Regardless of buyers’ short-term preferences, the WPIC says the auto industry has an overarching challenge in the years ahead that will support platinum demand. Automakers will face fines if they do not meet new EU CO2 targets by 2020, but the report lists the industry’s rather limited options.

First, the industry could boost sales of battery electric vehicles (BEV). However, with a consensus expectation of BEVs taking no more than 5% of the market by 2025 due to lack of charging infrastructure, it seems unlikely BEVs are the short-term solution.

Source: World Platinum Investment Council

Second, the industry could sell a higher percentage of hybrids. Recent trends, however, suggest demand for hybrids, despite Volkswagen’s Dieselgate, is still growing too slowly. Demand is certainly not growing fast enough to reach those emissions targets, which are just 2 ½ years away.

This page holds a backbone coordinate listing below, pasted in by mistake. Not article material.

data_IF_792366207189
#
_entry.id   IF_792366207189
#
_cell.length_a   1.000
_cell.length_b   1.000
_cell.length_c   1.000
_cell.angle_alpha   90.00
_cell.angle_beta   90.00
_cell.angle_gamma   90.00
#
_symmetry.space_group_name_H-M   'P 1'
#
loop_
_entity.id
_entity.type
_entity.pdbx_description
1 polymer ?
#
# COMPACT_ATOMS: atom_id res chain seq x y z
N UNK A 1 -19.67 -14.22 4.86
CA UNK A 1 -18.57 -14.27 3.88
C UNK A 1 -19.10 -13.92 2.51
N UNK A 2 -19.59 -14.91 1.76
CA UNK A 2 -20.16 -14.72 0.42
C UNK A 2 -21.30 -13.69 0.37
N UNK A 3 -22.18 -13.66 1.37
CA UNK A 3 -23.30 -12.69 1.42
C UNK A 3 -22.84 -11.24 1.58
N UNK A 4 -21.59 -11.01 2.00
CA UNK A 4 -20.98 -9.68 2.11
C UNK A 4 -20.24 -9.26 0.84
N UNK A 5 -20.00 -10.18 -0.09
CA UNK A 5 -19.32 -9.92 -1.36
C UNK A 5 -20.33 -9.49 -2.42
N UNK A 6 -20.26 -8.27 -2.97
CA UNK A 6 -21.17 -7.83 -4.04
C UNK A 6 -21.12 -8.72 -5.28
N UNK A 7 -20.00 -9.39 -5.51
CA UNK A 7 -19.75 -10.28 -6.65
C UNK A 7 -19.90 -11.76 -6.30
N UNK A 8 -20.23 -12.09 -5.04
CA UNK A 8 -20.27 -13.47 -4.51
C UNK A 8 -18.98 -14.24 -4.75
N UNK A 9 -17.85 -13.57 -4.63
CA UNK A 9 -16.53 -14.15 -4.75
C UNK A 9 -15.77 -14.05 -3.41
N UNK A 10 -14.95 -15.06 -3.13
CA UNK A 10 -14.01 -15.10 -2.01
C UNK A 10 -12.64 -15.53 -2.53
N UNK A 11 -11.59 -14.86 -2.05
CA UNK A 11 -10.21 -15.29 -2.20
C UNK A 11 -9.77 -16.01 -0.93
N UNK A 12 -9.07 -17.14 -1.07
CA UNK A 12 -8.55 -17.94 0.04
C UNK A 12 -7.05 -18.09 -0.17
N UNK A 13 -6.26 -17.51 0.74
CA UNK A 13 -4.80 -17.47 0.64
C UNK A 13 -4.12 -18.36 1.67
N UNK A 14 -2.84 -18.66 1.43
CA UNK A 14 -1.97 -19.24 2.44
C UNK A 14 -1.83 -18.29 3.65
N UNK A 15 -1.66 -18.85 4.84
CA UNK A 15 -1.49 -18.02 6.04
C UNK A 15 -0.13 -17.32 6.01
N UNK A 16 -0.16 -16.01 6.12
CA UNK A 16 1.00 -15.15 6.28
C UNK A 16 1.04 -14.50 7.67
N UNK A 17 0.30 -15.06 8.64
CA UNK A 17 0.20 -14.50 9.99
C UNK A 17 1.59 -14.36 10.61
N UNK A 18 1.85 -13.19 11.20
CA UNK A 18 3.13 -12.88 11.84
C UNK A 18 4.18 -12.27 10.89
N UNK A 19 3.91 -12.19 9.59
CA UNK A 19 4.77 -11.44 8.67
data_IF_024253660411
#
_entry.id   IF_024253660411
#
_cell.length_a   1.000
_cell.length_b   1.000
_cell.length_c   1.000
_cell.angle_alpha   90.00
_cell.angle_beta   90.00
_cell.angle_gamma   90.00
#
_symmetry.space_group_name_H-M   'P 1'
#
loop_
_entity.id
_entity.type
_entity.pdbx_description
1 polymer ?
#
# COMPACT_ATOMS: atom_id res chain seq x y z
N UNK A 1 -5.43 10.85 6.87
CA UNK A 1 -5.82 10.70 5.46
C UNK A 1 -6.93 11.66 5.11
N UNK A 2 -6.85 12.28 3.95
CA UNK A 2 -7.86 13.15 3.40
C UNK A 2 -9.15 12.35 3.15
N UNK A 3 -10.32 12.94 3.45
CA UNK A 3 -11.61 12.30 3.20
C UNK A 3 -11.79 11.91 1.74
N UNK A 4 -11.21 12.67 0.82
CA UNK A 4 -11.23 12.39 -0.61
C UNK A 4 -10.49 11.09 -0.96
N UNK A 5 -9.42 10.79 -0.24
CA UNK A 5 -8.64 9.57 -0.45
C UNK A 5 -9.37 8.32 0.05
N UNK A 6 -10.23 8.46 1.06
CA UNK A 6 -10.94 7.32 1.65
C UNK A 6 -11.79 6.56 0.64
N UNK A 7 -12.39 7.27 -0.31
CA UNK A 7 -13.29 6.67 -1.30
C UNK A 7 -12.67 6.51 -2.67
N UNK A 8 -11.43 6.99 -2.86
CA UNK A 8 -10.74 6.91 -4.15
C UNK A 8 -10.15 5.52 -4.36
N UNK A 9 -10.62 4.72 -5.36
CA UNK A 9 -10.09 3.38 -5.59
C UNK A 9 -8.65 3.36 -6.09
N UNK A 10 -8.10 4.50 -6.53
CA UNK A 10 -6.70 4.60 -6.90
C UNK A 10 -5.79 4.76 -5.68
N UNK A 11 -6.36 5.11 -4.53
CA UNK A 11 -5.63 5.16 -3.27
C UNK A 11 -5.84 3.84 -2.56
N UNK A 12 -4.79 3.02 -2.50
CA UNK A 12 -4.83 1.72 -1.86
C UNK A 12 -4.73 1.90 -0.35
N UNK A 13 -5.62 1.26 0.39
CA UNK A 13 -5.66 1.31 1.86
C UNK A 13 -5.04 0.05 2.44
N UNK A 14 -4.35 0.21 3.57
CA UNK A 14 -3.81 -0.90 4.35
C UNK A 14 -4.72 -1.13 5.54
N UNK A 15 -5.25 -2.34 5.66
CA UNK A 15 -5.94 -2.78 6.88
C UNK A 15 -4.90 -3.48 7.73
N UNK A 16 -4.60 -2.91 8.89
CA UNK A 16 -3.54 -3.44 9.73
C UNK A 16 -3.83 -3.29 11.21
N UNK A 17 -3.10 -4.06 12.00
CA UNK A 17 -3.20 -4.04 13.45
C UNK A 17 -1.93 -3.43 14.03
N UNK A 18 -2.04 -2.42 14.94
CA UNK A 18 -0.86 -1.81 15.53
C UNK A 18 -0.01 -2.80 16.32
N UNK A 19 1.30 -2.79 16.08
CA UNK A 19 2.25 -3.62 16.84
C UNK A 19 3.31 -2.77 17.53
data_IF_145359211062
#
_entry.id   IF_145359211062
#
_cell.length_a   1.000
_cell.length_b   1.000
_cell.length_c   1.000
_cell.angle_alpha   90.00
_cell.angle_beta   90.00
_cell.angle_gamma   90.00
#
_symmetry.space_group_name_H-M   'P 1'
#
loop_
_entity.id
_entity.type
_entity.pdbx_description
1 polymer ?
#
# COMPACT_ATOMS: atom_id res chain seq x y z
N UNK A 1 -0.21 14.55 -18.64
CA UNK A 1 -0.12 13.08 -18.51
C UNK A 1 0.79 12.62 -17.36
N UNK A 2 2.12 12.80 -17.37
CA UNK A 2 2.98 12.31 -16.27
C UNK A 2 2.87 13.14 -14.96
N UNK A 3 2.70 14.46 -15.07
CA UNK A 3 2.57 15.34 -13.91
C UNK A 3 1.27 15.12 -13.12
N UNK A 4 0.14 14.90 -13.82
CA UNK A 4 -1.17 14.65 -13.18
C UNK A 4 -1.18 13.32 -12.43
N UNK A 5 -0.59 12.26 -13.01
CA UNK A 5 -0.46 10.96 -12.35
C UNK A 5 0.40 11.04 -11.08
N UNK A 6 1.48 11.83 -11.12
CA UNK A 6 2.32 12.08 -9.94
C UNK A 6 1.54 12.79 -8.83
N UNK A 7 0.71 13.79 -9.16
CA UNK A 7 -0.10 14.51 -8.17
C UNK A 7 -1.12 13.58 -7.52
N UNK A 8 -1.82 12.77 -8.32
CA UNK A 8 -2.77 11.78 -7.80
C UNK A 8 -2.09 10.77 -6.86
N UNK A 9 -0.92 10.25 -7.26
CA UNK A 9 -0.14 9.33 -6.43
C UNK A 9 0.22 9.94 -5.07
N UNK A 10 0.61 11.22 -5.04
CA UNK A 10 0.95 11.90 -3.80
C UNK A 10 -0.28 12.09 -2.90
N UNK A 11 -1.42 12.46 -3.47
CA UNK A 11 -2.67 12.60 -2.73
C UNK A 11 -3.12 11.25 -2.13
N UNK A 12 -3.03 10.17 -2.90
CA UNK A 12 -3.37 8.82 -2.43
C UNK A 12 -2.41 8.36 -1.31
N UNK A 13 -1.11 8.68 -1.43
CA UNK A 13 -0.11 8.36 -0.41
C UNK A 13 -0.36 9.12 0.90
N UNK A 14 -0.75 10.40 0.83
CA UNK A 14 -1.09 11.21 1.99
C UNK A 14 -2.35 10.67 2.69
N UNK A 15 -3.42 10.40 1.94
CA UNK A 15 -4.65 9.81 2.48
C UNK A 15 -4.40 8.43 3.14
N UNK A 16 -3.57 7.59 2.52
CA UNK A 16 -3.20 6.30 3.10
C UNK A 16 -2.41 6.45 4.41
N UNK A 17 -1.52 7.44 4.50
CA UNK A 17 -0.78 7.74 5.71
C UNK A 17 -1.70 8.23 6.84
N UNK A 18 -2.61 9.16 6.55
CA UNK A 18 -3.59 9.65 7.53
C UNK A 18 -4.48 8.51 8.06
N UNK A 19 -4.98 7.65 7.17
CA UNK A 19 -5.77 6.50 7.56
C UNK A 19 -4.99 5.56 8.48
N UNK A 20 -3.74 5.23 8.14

So, the third option — and to be fair to the WPIC, probably the most likely option — is for automakers to clean up diesel. The technology already exists to meet the most stringent nitrogen oxide (NOx) targets set for 2022, but the industry needs to do more than it has done in the past to prove to the buying public the performance figures they publish can be achieved in the real world.

The WPIC points to French automaker PSA, which has undertaken to publish independently certified, real-world CO2 test results for its vehicles. PSA also recently announced it will do the same for NOx results.

It is only by automakers voluntarily — or maybe by legislation — being forced to accept third-party verification of their emission figures that they will be able to rebuild consumer trust and deflect harsher government legislation on diesel engines in the future.